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Variability in Nest Density, Occupancy, and Home Range Size of Western Bluebirds after Forest Treatments

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Complex land use and fuels management histories have resulted in significant changes in composition, structure, and function of southwestern forests and subsequent changes in the extent and quality of wildlife habitats. We evaluated how several currently used fuel reduction treatments (e.g., mechanical thinning and prescribed fire alone and in combination) affect nest attributes, nest density, nest tree occupancy, and home range size of Western Bluebirds (Sialia mexicana) in ponderosa pine (Pinus ponderosa)-dominated forests of northern Arizona. Nest attributes, such as number of eggs or nestlings, varied among treatments, but did not differ statistically. Western Bluebird nest density was significantly influenced by treatment, with densities higher in treated areas, even though snag density was lower in treated areas than in control areas. The average (± SE) area of the 50% contour, across all treatment units, was 0.42 ± 0.07 ha, and the average area of the 90% contour was 2.36 ± 0.30 ha. Home range sizes for both probability contours evaluated were 1.5 times larger in the thin-only treatments than in the control units. Conversely, home range area in thin-and-burn treatments was approximately 30% smaller than in control units. The largest home ranges occurred in the burn-only treatments. Our results suggest that forest treatments, such as thinning and prescribed fire are, in general, beneficial to Western Bluebirds, but that low snag retention may be problematic in areas receiving prescribed fire as part of their treatment action.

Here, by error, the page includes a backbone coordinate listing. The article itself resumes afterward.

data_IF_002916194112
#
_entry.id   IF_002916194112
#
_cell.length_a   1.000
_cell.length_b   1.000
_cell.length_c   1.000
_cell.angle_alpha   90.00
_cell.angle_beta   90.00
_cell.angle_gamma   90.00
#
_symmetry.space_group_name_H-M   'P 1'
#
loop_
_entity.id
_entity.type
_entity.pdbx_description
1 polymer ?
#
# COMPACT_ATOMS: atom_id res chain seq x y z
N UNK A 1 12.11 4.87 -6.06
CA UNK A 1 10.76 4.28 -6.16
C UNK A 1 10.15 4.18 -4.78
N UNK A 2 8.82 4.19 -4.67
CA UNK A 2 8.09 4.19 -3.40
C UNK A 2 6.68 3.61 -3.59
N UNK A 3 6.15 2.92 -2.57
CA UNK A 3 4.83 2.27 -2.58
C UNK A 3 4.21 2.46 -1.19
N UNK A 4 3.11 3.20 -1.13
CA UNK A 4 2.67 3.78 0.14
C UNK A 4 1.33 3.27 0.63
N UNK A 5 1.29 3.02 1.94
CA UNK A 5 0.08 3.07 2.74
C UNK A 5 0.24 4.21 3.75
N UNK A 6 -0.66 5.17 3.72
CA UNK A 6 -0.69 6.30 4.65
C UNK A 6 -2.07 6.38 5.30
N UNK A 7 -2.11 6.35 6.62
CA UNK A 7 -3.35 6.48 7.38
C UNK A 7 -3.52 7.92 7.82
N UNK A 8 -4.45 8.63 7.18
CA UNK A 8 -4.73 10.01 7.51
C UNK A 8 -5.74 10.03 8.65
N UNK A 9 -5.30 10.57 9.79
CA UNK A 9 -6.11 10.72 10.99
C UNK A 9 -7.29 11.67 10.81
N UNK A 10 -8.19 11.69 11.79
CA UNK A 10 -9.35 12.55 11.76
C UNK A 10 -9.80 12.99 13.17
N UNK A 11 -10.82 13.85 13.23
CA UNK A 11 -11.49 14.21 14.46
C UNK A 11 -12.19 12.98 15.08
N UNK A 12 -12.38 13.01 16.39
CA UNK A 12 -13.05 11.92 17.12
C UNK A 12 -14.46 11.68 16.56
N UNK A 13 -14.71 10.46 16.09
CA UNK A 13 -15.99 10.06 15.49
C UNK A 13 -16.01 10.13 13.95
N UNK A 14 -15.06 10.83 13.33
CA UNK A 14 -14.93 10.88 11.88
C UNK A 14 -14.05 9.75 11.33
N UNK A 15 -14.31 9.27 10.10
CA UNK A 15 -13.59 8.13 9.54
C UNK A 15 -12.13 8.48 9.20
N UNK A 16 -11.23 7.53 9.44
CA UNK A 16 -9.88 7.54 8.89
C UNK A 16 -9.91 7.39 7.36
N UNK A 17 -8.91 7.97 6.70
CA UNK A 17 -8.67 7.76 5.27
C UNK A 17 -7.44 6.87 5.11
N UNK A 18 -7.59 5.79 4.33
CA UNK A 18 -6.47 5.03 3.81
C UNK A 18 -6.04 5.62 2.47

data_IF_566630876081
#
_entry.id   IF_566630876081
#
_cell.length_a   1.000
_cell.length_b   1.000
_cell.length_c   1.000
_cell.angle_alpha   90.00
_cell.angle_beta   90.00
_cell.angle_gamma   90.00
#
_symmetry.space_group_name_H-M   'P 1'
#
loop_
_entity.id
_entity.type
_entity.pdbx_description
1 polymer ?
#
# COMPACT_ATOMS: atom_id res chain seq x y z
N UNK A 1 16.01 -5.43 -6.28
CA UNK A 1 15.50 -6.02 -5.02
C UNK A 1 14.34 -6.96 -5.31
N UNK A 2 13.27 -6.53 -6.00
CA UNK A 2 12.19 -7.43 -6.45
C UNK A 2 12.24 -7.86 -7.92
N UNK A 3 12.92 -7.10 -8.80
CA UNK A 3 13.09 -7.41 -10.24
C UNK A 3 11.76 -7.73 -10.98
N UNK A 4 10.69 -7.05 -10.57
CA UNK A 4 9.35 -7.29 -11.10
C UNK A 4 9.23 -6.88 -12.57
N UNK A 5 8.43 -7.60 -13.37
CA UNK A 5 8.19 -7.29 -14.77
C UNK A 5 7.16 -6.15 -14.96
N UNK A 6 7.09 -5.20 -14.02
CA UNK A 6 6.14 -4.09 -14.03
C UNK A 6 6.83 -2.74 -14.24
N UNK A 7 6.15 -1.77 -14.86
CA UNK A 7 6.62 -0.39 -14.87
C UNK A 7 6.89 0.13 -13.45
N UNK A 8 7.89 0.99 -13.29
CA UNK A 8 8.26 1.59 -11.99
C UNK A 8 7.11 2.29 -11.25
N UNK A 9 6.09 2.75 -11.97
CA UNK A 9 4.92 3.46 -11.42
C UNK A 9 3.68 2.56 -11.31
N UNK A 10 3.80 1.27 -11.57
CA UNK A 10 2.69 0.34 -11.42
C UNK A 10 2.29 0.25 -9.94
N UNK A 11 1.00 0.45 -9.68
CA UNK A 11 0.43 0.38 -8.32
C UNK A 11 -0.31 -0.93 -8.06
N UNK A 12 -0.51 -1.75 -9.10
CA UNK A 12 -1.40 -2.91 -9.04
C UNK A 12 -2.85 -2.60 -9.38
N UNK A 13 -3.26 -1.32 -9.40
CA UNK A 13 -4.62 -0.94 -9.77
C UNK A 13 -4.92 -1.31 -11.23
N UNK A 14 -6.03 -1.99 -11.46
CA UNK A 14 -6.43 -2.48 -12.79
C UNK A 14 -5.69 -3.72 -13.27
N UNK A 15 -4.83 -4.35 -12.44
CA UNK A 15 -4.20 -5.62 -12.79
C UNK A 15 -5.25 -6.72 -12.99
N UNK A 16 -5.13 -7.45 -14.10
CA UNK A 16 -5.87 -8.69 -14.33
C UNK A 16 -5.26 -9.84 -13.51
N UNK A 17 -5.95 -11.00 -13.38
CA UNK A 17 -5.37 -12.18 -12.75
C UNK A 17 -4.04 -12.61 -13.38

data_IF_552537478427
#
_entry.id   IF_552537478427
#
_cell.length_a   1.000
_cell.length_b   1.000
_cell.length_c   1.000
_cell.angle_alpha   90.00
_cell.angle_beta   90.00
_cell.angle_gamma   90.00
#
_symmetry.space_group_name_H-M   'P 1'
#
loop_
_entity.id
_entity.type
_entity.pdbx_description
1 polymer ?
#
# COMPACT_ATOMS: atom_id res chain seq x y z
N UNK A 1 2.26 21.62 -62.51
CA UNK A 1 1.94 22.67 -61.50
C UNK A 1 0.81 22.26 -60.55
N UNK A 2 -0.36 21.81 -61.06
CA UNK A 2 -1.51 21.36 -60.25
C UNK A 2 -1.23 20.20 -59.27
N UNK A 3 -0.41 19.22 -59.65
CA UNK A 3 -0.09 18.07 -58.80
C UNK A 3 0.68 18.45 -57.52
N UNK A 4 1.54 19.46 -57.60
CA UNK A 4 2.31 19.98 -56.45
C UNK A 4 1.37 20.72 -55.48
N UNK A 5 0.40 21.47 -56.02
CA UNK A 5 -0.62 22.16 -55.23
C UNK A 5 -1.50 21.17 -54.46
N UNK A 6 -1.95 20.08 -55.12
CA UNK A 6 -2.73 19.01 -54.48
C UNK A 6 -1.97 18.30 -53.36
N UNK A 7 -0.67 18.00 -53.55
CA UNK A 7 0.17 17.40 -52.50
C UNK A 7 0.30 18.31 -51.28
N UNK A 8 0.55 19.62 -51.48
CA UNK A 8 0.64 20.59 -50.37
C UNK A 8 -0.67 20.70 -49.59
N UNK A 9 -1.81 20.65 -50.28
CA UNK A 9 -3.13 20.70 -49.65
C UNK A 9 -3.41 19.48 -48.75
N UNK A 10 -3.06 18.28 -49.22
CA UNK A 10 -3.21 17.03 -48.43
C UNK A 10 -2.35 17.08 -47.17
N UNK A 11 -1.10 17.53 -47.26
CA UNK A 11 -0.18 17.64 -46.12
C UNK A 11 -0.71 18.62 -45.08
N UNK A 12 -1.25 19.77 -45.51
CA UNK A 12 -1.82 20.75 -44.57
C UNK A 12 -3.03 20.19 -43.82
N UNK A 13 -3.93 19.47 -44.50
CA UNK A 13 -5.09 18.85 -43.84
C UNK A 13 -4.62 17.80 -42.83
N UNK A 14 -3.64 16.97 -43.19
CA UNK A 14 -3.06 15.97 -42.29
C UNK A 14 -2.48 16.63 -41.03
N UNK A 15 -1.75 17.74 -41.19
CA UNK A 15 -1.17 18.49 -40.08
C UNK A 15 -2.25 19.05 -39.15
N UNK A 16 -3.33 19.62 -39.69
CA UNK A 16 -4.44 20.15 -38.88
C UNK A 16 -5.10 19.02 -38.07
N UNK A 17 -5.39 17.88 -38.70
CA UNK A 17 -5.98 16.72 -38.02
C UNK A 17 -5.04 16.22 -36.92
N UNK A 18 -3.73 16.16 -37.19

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Keywords: Sialia mexicana; Western Bluebird; forest treatments; mechanical; prescribed fire; thinning

Document Type: Research Article

Publication date: 2010-02-01

More about this publication?
  • Forest Science is a peer-reviewed journal publishing fundamental and applied research that explores all aspects of natural and social sciences as they apply to the function and management of the forested ecosystems of the world. Topics include silviculture, forest management, biometrics, economics, entomology & pathology, fire & fuels management, forest ecology, genetics & tree improvement, geospatial technologies, harvesting & utilization, landscape ecology, operations research, forest policy, physiology, recreation, social sciences, soils & hydrology, and wildlife management.
    Forest Science is published bimonthly in February, April, June, August, October, and December.

    2016 Impact Factor: 1.782 (Rank 17/64 in forestry)

    Average time from submission to first decision: 62.5 days*
    June 1, 2016 to Feb. 28, 2017

    Also published by SAF:
    Journal of Forestry
    Other SAF Publications
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